Michael Lee Simpson
NEW YORK TIMES BESTSELLING AUTHOR/MSNBC CONTRIBUTOR WILLIAM D. COHAN
William D. Cohan, a former senior Wall Street M&A investment banker for 17 years at Lazard Frères & Co., Merrill Lynch and JPMorganChase, is the New York Times bestselling author of three non-fiction narratives about Wall Street: Money and Power: How Goldman Sachs Came to Rule the World; House of Cards: A Tale of Hubris and Wretched Excess on Wall Street; and, The Last Tycoons: The Secret History of Lazard Frères & Co., the winner of the 2007 FT/Goldman Sachs Business Book of the Year Award. His book, The Price of Silence, about the Duke lacrosse scandal was published in April 2014 and was also a New York Times bestseller. His new book, Why Wall Street Matters, was published by Random House in February 2017. He is a special correspondent at Vanity Fair and a columnist for the DealBook section of the New York Times. He also writes for The Financial Times, The New York Times, Bloomberg BusinessWeek, The Atlantic, The Nation, Fortune, and Politico. He previously wrote a bi-weekly opinion column for The New York Times and an opinion column for BloombergView. He also appears regularly on CNN, on Bloomberg TV, where he is a contributing editor on MSNBC and the BBC-TV. He has also appeared three times as a guest on the Daily Show, with Jon Stewart, The NewsHour, The Charlie Rose Show, The Tavis Smiley Show, and CBS This Morning as well as on numerous NPR, BBC and Bloomberg radio programs. He is a graduate of Phillips Academy, Duke University, Columbia University School of Journalism and the Columbia University Graduate School of Business. He grew up in Worcester, Massachusetts and now lives in New York City with his wife and two sons.
How did you transition from a Wall Street banker to the career you have now?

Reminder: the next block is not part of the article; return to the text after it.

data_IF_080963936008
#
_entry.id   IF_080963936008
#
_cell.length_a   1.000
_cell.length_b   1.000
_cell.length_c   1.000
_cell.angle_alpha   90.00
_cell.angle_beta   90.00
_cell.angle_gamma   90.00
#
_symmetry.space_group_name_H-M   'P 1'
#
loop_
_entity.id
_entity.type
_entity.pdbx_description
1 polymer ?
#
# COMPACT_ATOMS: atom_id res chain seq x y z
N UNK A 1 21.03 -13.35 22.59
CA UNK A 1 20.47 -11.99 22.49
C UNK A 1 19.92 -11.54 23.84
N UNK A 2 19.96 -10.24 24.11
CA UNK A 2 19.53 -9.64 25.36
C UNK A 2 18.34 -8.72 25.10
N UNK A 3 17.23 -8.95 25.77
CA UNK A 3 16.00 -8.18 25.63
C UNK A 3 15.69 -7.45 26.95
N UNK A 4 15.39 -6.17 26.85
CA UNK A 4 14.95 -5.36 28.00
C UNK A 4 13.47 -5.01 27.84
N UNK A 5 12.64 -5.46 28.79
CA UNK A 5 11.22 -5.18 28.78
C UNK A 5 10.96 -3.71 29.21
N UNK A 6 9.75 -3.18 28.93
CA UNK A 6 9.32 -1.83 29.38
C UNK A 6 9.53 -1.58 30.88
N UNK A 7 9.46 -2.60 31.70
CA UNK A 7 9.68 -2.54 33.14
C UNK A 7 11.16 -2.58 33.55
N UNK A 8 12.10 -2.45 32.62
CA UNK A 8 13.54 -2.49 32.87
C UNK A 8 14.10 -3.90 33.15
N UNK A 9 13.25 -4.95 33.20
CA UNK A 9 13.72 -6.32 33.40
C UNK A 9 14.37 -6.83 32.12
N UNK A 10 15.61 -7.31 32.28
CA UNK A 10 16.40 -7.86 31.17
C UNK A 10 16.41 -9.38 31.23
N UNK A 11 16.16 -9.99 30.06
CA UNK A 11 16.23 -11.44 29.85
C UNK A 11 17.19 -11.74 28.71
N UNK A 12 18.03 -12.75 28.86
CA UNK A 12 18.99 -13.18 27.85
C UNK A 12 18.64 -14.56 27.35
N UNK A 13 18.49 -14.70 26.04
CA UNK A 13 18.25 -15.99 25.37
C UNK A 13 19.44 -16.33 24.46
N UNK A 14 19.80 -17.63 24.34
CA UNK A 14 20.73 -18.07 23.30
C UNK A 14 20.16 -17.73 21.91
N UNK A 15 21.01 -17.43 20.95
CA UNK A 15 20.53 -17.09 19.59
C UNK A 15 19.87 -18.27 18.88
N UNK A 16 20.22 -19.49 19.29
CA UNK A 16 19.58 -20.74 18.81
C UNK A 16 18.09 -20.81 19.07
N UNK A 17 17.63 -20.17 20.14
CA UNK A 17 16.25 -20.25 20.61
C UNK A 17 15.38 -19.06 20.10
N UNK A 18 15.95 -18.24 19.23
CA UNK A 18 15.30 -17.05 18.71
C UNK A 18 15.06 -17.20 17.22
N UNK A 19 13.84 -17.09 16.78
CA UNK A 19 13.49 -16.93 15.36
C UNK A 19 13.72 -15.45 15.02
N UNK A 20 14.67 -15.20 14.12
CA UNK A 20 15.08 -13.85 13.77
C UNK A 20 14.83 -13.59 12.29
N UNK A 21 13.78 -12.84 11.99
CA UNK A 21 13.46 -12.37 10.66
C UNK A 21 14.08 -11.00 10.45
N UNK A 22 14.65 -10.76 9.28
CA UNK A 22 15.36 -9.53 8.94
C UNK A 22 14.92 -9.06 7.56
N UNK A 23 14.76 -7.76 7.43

I graduated from Columbia Journalism School in 1983 and then was a reporter on the daily newspaper in Raleigh, North Carolina for two years covering public education in Wake County, which is where Raleigh is. The irony of that was, I had never been to a public school in my life. I did that, learned a lot and decided I’d always wanted to work at The Wall Street Journal for some reason. I really thought it would be interesting to write (this is in the pre-Rupert Murdoch days when it was owned by the Bancroft family) those long pieces that got written about the M&A deals on Wall Street; how the deals got together, how they happened, behind the scenes and stuff like that. I kept trying to get a job at The Wall Street Journal and they would never hire me. My father always wanted me to go to business school. He saw the financial limitations of a journalism career long before I did, so I finally decided to do that. I went back to Columbia to get my MBA and was still hopeful that I would get a job at the Journal when I got done with my two-year MBA program. But again, I tried and again it didn’t happen. It was May of 1987 and, at that time, all you had to do was breathe to get a job on Wall Street. The markets were booming. I couldn’t get a job at The Wall Street Journal but I could get a job on Wall Street, which I thought was very ironic. So, that’s what I did. I went to Wall Street first. I worked at the leveraged buyout, then I worked for the chief credit officer there. After two years I got a job at Lazard in New York where I’d always wanted to work after reading a book about André Meyer, the great Lazard banker. That led to six years at Lazard, then Merrill Lynch, and then ended my career at what became JP Morgan Chase. So, having been a journalist and serendipitously going to Wall Street, after seventeen years it was time to leave Wall Street. I thought to myself, “You know, what can I do now that allows me to use what I’ve learned on Wall Street and use my journalistic skills?” Uh, and that’s when I sort of landed on the idea of writing a book about Lazard. So, I wrote a book proposal, got a book agent and then she shopped it around. There was like a competition among the publishers to publish the book, which surprised me. It was bought by Doubleday, which was part of Random House. I wrote the book beginning in 2004, finished a couple years later—never written a book before, never written anything longer than a newspaper article and I hadn’t done that in twenty years. It was a real leap of faith, but I figured I knew how to work hard and I remembered how to be a reporter and a writer. I spent a year interviewing and then a year writing and then, by some sort of miracle, it came out, became a New York Times bestseller and was Financial Times and Goldman Sachs Business Book of the Year in 2007. When that happened, I got calls from The New York Times to write columns and calls to write for Vanity Fair. So, that was it. The miracle happened.